I may get one myself in the future, but right now I’m focused on building back up the coffers and throwing gold at levelling up engineering and inscription on alts.
From the first games we ever played to the ones we played for hours, from games we learned on our own or played with loved ones, it’s undeniable that games have shaped our lives. Each of us talk about five games on our own influential list, from consoles titles to a certain MMO.
Also, what we’ve been playing lately, including The Binding of Isaac, Spelunky, and more adventures with Orangelady in SWTOR.
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* The article on TAGN that inspired this episode.
* Free Music Archive page for our theme, in THE crowd by The Years
I have never really been much for alts in MMOs. I mean, I’ve rolled alts of course, but they were always clearly secondary to my main. Often I would create alts with the best of intentions, but they ended up being just extra bag space or profession slaves.
I think a lot of it came down to my achiever nature in games, as well as being a serious raider. When you have one character with the best gear in the game and a collection of mounts and pets that took hours to amass, and another character in quest blues with a sparklepony it’s tough to find the motivation to take the latter anywhere outside of a major city.
And then even if I did play my alt(s), any unique achievements or whatever I got during that time would just have to be repeated on my main for completion’s sake, not to mention that I just plain didn’t have the time to start raiding on another character.
That was a few years ago, and while I am still not an “altoholic” by any stretch of the imagination it appears that both me and WoW have mellowed out enough to make alts much more enjoyable.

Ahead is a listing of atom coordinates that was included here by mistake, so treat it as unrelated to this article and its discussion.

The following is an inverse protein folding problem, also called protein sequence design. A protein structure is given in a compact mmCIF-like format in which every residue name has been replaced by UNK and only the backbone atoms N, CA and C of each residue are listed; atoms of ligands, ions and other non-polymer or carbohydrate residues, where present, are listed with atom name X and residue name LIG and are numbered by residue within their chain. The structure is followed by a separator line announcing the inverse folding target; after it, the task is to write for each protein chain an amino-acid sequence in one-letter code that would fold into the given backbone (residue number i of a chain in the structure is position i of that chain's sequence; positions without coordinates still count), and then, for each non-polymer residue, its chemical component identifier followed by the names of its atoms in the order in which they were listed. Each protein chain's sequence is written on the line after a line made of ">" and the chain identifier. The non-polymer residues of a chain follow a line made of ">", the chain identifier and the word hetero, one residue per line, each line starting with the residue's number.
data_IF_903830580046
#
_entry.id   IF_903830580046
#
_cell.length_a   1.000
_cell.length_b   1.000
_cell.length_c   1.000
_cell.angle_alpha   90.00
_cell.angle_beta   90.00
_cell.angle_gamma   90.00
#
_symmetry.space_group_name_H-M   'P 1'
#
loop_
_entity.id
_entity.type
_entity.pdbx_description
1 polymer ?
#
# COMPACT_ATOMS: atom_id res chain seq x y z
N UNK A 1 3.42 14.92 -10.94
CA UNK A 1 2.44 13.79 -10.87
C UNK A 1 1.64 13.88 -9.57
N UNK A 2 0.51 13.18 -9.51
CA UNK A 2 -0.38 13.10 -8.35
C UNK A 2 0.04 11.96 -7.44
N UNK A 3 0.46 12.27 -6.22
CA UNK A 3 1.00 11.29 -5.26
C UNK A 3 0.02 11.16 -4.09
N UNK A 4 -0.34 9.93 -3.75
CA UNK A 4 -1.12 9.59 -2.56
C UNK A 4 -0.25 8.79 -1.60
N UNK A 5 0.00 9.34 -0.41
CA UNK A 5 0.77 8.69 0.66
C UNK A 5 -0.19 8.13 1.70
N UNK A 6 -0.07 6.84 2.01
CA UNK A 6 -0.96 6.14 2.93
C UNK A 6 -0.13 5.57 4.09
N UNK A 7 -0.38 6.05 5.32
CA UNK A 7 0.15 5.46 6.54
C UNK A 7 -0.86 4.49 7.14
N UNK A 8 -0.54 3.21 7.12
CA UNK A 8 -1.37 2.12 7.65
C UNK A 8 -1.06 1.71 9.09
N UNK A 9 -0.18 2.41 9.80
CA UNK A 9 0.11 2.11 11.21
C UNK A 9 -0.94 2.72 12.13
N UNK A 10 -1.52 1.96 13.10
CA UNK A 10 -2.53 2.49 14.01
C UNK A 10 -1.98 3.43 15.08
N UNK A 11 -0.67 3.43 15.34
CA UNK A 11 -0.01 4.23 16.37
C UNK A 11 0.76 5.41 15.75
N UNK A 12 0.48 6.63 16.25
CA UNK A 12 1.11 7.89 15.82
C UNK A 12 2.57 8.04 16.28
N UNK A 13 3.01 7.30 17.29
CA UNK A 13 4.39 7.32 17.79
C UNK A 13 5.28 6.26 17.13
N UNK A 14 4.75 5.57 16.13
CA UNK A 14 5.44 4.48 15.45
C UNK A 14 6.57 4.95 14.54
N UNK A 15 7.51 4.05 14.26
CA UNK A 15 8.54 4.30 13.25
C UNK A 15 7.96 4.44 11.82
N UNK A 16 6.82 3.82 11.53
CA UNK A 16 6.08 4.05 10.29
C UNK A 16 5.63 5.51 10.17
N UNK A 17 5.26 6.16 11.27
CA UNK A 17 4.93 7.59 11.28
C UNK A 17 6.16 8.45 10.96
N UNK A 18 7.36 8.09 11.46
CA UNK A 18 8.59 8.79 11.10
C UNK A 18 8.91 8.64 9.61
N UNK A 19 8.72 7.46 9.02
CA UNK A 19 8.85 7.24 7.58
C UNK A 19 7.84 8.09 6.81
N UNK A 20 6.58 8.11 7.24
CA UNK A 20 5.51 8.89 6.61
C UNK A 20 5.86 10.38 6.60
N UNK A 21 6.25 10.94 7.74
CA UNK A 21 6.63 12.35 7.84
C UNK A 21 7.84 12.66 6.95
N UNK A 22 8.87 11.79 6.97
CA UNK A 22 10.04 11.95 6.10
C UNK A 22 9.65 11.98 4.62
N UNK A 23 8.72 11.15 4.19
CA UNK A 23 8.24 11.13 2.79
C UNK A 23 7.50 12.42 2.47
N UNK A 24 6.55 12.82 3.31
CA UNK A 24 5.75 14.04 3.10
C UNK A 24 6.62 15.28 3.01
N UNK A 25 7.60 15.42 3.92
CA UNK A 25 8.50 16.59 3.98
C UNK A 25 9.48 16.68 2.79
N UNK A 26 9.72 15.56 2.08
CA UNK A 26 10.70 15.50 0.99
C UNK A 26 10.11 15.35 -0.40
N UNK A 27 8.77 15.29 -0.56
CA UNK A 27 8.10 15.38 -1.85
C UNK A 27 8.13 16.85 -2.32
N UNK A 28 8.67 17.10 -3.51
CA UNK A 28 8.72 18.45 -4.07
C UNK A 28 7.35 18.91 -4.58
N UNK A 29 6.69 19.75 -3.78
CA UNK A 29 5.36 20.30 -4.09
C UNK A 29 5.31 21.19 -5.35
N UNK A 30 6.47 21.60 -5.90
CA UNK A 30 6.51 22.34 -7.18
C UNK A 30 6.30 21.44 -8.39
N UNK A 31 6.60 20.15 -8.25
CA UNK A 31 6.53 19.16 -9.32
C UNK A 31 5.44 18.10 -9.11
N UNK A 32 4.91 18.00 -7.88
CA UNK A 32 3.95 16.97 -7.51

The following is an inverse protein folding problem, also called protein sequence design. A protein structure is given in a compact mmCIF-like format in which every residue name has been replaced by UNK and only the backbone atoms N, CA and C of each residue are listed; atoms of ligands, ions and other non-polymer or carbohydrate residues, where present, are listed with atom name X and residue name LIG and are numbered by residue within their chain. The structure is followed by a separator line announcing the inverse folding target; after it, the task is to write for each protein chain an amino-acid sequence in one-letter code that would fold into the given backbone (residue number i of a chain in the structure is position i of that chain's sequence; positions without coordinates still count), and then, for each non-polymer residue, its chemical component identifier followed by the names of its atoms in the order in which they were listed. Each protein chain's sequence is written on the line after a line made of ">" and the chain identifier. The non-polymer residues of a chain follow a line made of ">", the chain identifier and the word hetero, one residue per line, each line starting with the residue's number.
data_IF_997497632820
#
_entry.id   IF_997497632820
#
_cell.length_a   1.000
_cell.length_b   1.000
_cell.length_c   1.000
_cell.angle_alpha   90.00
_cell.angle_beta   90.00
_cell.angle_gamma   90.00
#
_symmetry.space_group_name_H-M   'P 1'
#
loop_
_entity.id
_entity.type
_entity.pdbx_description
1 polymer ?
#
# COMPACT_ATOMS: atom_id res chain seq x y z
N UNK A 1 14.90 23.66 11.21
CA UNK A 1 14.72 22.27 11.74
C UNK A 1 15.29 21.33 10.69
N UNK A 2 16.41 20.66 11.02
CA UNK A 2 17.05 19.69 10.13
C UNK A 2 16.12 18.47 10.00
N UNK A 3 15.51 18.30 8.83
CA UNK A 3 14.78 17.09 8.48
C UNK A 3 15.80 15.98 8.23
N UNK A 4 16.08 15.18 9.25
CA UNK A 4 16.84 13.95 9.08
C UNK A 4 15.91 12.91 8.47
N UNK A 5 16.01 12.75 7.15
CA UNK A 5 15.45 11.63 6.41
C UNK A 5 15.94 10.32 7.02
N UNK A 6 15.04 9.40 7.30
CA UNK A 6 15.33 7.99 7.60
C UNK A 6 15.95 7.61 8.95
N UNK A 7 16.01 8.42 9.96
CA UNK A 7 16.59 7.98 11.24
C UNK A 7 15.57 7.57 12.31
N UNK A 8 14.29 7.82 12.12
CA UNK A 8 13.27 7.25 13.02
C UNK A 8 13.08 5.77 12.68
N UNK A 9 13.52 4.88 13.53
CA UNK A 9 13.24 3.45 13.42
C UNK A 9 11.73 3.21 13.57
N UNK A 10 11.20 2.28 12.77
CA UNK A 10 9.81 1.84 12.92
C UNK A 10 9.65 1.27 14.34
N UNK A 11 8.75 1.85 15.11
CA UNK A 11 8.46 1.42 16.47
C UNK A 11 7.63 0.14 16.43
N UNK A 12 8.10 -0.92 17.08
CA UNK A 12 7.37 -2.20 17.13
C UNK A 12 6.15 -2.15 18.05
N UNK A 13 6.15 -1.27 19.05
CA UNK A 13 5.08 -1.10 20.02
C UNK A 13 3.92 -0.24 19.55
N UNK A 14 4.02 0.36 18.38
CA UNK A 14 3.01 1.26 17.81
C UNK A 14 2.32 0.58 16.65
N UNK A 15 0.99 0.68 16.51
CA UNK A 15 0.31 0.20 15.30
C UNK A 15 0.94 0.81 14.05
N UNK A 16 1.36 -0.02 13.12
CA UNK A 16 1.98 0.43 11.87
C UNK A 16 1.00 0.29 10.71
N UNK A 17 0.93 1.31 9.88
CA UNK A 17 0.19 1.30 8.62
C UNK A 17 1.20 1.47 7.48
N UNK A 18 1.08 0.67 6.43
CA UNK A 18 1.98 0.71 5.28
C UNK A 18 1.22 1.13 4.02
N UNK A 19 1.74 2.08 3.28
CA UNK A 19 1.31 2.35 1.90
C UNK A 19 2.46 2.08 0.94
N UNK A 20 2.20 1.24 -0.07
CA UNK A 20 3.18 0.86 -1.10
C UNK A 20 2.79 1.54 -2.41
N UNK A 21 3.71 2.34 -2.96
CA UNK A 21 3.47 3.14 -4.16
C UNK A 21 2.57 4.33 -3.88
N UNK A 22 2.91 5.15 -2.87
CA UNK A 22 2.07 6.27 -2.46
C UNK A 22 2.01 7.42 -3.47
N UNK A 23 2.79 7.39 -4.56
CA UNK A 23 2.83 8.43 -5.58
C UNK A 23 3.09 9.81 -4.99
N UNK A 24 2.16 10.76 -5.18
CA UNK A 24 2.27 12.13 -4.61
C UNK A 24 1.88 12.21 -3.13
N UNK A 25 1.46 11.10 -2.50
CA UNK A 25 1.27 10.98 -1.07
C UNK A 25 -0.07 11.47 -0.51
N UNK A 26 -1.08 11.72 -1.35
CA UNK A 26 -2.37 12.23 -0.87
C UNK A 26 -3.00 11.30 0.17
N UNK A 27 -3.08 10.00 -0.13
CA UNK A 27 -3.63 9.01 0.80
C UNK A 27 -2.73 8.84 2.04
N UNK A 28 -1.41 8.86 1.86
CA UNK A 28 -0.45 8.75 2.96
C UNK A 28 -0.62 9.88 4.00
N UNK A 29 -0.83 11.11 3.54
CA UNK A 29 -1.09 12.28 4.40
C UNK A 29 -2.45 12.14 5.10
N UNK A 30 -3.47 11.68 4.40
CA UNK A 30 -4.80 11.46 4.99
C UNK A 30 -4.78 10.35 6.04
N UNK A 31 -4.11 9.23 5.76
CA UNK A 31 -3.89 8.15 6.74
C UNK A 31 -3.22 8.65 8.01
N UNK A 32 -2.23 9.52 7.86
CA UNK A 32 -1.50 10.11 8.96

Props — mad props, even — should be given to Blizzard for some of their recent changes in this area. Shared pets, mounts, and titles help a lot, as does the fact that most of the major achievements are also shared by account. The new token thingy that gives your alts double faction reputation is amazing, and even the hated LFR (and Flex too) is a nice easy way to progress with your character without having to think about it too much.
The results of these changes, along with my own casual-ification over the years, is that I am enjoying my boost baby paladin much more than I ever expected.
She is levelling up mining and engineering, and although engineering is the same boring grind as any profession I enjoy churning out 5 explosive sheep or fabulous goggles much more than another gem cut or enchanting my bracers over and over. The double rep means she’s already revered with Tillers and has 12 active plots on her farm. (I like tending the plants, okay? I don’t know why. Don’t judge me.)
Thanks to being a healer the paladin has LFR queues of 10 minutes or less for pretty much any wing, giving me an endless stream of gear drops, legendary quest bits, valor points, and victims on whom I can practice my heal skills. And I haven’t even gotten into PvP yet, where I hope to combine my slightly masochistic love of MMO PvP healing with the gift of plate armor.
And speaking of plate armor, man, paladin gear looks cool. It looks way cooler than anything priests have seen after TBC.